The hoses used in a chemical plant have to be labeled, sized, and rated for pressure and temperature to ensure that they will not fail when used for their intended application. It is important that the correct hose be used for the correct application. Materials of construction are very important. The materials have to be compatible with the fluid or gas being transported in the hose. The materials also determine the strength of the hose, which sometimes need to be self-supporting.
“There is actually a lot of engineering that goes into hoses,” he continued. “A lot of different materials are used in construction, and there are a wide range of applications depending on what a hose is rated for. The materials of construction have to be compatible with whatever the fluid or gas that is being transported. Some fluids and gases are flammable, hazardous and possibly lethal. So, compatibility can be critical.” There are a wide range of additives and chemicals that are used in offshore production of oil and gas. There are therefore several processes that involve high pressure and specialty hoses. Likewise, hoses that carry high temperature liquids, often require hoses that are fabricated with stainless steel and reinforced by various methods to ensure that they do not burst from the pressure.
“There are a wide range of platforms for offshore and Deepwater operations. Some are floating platforms, so they move with the seas, and that is why hoses are vital; they flex and move accordingly.”
Types of Hoses Used in Industrial Processes
Chemical Flume Extraction Hoses
Ventilating fumes is a vital process in many industrial practices, chemical plants included. With a chemical flume extraction hose, one can ventilate the fumes generated by harsh chemicals and ensure safe material handling. In extrusion and drumming processes, chemical flume extraction hoses are common.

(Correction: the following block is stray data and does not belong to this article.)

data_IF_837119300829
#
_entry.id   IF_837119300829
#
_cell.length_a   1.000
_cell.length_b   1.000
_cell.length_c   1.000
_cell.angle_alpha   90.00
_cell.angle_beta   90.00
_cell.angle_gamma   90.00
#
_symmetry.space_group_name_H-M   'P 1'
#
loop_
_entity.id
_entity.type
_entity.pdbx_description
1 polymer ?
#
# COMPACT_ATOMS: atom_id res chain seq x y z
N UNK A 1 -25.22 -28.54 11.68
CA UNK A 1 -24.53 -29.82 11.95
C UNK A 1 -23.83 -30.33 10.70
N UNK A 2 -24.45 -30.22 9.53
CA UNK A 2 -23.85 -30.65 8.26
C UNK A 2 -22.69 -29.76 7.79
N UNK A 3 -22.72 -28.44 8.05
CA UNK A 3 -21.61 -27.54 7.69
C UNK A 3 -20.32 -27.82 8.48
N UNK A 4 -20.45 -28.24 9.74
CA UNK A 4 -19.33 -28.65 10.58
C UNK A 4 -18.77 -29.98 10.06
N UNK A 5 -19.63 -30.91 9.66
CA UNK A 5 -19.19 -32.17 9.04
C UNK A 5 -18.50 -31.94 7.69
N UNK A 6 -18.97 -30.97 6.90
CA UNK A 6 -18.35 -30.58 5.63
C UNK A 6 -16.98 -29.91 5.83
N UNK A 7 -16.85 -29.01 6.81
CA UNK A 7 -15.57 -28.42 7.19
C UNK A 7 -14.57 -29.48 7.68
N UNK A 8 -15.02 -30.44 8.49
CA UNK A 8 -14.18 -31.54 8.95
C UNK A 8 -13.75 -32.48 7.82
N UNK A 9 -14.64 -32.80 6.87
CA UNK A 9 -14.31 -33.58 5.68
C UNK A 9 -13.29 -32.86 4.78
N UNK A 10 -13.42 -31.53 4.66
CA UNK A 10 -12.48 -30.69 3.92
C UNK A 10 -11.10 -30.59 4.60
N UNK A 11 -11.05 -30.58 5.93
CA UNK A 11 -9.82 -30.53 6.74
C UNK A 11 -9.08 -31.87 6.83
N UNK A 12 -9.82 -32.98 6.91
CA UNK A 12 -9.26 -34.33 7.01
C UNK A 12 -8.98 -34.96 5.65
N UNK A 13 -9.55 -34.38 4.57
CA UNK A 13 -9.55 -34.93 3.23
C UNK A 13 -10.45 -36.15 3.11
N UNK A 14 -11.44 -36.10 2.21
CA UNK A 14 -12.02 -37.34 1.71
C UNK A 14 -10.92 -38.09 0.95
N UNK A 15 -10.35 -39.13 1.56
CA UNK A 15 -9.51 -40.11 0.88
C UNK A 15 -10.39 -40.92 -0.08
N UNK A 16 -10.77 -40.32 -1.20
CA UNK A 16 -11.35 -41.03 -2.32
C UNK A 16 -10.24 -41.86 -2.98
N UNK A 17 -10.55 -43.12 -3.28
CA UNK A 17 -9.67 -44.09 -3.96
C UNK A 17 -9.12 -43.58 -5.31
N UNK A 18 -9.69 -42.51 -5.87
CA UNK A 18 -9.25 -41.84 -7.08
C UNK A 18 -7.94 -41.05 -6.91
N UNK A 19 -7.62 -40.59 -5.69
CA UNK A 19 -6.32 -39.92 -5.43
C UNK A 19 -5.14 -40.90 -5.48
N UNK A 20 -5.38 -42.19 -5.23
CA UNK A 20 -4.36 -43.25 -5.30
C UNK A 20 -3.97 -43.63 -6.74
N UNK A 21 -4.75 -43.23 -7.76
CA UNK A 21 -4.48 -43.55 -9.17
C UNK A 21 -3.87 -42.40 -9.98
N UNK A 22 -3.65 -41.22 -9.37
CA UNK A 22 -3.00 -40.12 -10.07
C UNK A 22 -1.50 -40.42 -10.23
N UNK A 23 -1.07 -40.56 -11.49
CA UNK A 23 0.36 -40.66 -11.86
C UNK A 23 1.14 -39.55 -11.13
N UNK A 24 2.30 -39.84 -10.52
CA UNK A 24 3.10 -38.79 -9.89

Light Material Handling Hoses
Most commonly utilized for the transportation of dry goods and powders, light material handling hoses are some of the most common of all hose types used in industrial settings. These hoses are used in packaging and solids handling transfer systems.
Necessary for handling gas, air, smoke, fumes, and other potential pollutants, ventilation hoses are vital to most industrial operations. Chemical plants often use ventilation hoses to safely move hazardous fumes and particulates out of harm’s way.
Dust Collection Hoses
Like the name suggests, dust collection hoses are used to collect dust, woodchips, and other small materials in a range of industrial processes and settings. Dust collection hoses are crucial, since most dusts can contribute to an explosion hazard.
When working with high-temperature processes or with high-temperature materials, these types of hoses are best suited. High-temperature hoses allow for the contraction and expansion from temperature, which sometimes limits using hard pipe.
Although he did not personally handle the design and construction of the hoses himself, Alonzo often liaised with vendors and companies to ensure the proper hoses were ordered for several chemical plant applications.